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Accomplice’s murder conviction upheld

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A woman who threatened that her baby’s father and his brother would kill the man who punched her several times had her conviction of murder upheld by the Indiana Court of Appeals. She sat in a car while with the boyfriend and his brother killed the man.  

Brittney Watson got into a physical fight with Cornelius Miller in November 2010 after she called him a “rapist” because of his alleged Internet posting of nude photos of Watson’s friend. Watson then got into a fight with Miller’s girlfriend. Witnesses heard Watson make threats that “somebody is going to die” and that she would have her brothers come down and kill someone.

Watson called her baby’s father, Steven Rice, and his brother Stephon Rice to say she had been beaten. They, along with several other people, went to Miller’s house, where Steven and Stephon shot Miller and killed him. Watson remained in the car when the shooting happened and then fled the scene.

She was charged with Miller’s murder; the state’s theory was that she acted as an accomplice. She was convicted and sentenced to 50 years in prison, with five years suspended to probation.

An accomplice can be found guilty of murder if she knew or intended that the victim would be killed by a principal. The judges in Brittney Watson v. State of Indiana, 71A03-1303-CR-91, found probative evidence supports Watson’s conviction. She told the mother of Miller’s children that she was going to have her brothers come back and kill Miller. She told a friend that the Rices were bringing guns with them. Watson didn’t oppose the plan to kill Miller and actually spoke up to stop Stephon Miller from shooting the wrong person.

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  1. I need an experienced attorney to handle a breach of contract matter. Kindly respond for more details. Graham Young

  2. I thought the slurs were the least grave aspects of her misconduct, since they had nothing to do with her being on the bench. Why then do I suspect they were the focus? I find this a troubling trend. At least she was allowed to keep her law license.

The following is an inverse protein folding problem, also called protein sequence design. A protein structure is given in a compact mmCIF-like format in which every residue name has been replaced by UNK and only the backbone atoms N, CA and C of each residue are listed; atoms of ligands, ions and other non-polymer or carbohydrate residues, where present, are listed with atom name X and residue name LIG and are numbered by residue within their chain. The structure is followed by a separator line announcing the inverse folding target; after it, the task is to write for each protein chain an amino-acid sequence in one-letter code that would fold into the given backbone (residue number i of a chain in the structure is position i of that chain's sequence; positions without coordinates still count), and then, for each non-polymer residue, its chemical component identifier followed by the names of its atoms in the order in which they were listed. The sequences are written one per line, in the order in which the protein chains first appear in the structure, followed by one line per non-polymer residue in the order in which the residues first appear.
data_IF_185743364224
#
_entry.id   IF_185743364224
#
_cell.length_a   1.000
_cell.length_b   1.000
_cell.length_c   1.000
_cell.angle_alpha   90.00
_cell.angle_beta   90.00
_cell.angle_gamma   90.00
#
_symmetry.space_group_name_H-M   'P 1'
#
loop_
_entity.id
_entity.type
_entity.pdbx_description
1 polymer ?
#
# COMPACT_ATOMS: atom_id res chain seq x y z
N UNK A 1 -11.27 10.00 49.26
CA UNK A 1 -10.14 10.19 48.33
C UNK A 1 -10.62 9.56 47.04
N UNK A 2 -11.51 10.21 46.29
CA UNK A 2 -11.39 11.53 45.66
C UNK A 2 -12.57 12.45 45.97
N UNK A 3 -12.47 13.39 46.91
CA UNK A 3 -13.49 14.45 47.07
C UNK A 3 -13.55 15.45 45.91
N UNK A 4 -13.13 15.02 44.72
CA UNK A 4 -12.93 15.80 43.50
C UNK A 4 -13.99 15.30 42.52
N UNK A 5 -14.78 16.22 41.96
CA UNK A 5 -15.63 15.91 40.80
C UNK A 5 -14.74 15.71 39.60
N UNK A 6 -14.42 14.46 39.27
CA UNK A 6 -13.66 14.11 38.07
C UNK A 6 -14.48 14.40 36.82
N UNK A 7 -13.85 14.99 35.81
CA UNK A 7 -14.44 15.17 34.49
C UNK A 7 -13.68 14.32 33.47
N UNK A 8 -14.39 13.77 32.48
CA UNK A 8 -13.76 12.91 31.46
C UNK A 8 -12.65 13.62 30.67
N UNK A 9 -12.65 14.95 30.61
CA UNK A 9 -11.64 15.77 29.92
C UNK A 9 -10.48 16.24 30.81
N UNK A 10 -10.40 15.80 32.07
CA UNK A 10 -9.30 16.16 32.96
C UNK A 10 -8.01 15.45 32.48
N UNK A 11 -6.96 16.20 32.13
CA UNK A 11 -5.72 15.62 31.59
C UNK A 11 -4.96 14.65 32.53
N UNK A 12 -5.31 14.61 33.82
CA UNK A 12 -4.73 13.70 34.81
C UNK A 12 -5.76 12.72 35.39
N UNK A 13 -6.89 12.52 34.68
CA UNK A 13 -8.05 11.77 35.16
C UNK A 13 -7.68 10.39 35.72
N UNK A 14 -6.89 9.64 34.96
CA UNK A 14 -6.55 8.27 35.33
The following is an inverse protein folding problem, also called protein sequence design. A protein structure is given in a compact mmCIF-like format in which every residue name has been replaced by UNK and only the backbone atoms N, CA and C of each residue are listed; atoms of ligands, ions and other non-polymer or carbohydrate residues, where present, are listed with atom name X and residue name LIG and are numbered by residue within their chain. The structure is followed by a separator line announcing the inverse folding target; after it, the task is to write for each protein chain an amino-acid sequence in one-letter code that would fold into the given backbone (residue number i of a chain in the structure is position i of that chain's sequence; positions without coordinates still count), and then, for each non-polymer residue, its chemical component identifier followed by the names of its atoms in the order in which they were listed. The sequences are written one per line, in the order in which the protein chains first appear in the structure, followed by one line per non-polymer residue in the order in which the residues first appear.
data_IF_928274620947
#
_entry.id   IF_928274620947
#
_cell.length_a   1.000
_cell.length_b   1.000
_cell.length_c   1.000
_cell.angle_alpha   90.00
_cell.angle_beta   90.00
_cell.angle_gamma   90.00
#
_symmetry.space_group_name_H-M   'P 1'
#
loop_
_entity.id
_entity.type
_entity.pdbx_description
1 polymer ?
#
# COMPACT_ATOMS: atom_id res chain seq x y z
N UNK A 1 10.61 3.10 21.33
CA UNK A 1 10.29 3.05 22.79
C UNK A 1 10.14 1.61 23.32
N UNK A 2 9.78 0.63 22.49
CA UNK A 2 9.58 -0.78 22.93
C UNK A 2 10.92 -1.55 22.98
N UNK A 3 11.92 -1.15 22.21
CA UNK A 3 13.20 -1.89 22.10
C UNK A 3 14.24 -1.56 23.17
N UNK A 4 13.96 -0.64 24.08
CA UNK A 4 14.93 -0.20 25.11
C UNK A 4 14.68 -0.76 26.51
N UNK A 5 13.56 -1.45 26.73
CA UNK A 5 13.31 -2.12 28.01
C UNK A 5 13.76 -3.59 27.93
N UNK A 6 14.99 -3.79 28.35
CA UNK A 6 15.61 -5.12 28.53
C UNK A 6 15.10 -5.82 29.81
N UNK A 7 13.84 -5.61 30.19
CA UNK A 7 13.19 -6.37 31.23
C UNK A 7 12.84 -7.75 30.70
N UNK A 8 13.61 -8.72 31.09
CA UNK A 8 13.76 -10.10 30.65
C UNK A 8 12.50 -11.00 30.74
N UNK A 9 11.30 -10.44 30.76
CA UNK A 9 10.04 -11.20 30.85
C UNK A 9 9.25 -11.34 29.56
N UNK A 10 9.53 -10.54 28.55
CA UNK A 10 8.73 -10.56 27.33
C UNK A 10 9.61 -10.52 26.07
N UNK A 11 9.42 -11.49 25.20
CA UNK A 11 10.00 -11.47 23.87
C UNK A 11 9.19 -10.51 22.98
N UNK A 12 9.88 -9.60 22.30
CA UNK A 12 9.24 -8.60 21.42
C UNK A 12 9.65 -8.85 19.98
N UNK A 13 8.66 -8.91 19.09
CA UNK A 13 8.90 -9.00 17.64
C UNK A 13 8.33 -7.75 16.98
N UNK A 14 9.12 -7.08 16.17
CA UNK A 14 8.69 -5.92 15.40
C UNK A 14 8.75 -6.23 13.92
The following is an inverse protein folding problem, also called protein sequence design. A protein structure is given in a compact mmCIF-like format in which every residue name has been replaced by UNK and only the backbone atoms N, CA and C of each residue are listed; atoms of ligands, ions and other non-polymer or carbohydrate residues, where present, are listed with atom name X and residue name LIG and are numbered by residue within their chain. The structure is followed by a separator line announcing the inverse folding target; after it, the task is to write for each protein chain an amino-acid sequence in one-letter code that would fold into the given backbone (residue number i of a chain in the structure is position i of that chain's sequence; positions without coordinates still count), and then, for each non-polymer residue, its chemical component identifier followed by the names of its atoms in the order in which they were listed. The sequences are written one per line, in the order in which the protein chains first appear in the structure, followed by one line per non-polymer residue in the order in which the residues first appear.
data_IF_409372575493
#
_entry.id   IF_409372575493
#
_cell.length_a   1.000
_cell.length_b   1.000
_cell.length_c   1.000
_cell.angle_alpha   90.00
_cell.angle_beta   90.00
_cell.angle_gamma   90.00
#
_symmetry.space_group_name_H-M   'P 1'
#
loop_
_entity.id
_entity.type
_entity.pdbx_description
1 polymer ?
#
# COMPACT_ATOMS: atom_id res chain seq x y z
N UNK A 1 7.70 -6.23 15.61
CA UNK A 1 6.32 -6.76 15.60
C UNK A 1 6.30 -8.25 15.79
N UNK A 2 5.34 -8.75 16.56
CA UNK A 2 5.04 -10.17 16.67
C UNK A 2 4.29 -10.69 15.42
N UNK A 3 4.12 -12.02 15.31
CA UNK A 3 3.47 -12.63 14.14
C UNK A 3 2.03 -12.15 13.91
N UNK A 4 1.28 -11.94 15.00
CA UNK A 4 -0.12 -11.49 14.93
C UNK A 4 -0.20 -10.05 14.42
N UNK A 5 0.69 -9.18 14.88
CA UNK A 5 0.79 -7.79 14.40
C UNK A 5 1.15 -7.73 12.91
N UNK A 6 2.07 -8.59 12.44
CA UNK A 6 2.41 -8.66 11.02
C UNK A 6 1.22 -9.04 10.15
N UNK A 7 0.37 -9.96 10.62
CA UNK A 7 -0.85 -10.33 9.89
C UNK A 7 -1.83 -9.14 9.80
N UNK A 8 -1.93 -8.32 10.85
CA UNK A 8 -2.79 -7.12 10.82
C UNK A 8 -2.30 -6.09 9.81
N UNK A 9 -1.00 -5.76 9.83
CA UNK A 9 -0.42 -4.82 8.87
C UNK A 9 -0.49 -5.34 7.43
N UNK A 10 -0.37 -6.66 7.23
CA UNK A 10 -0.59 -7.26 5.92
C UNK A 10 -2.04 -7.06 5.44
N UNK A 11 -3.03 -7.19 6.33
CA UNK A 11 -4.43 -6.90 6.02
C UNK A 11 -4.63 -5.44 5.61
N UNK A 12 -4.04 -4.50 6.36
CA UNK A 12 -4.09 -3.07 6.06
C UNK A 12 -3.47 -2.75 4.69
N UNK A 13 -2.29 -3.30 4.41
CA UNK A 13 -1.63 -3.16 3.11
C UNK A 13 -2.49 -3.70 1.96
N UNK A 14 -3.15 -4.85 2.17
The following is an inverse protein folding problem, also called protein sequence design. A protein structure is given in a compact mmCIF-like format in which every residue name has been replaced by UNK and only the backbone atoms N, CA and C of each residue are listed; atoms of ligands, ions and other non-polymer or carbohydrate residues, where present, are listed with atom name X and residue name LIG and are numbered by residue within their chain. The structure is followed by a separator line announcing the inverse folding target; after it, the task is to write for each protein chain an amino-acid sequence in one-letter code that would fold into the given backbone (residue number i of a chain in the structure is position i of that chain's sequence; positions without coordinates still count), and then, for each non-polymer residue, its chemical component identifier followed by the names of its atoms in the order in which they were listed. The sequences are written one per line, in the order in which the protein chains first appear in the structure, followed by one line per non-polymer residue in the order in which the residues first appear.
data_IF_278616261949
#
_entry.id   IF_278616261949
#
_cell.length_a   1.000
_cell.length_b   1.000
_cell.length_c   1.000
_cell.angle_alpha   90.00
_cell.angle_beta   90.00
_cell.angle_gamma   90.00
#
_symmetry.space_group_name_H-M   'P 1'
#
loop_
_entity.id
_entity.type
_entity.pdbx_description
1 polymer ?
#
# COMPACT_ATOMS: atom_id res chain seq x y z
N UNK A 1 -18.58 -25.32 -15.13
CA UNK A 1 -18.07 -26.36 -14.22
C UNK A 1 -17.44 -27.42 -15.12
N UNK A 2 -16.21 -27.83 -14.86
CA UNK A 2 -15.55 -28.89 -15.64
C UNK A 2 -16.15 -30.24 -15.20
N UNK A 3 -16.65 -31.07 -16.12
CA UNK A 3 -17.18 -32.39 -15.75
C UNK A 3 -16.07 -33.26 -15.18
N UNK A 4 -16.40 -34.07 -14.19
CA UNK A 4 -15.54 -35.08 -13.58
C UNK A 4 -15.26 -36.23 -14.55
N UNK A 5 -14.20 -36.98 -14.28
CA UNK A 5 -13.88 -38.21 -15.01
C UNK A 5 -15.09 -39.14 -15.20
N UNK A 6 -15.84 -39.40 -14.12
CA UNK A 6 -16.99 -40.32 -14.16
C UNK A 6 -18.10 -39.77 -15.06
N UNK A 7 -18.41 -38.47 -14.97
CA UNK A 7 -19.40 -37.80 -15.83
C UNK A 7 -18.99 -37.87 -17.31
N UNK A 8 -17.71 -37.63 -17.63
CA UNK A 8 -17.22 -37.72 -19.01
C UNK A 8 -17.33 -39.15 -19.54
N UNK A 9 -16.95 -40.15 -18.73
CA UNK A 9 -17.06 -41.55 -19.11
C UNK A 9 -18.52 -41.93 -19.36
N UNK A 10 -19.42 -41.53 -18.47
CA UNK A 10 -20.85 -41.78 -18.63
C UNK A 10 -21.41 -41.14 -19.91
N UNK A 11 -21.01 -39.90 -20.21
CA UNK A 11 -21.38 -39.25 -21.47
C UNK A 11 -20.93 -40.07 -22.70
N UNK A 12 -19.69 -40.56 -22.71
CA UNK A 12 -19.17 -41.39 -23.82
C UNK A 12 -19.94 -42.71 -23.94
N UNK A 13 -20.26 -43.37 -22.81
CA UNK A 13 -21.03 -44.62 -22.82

3. Section 6 of Article I of the Indiana Constitution is pretty clear and unequivocal: "Section 6. No money shall be drawn from the treasury for the benefit of any religious or theological institution."

  4. Video pen? Nice work, "JW"! Let this be a lesson and a caution to all disgruntled ex-spouses (or soon-to-be ex-spouses) . . . you may think that altercation is going to get you some satisfaction . . . it will not.

  5. First comment on this thread is a fitting final comment on this thread, as that the MCBA never answered Duncan's fine question, and now even Eric Holder agrees that the MCBA was in material error as to the facts: "I don't get it" from Duncan December 1, 2014 5:10 PM "The Grand Jury met for 25 days and heard 70 hours of testimony according to this article and they made a decision that no crime occurred. On what basis does the MCBA conclude that their decision was "unjust"? What special knowledge or evidence does the MCBA have that the Grand Jury hearing this matter was unaware of? The system that we as lawyers are sworn to uphold made a decision that there was insufficient proof that officer committed a crime. How can any of us say we know better what was right than the jury that actually heard all of the the evidence in this case."

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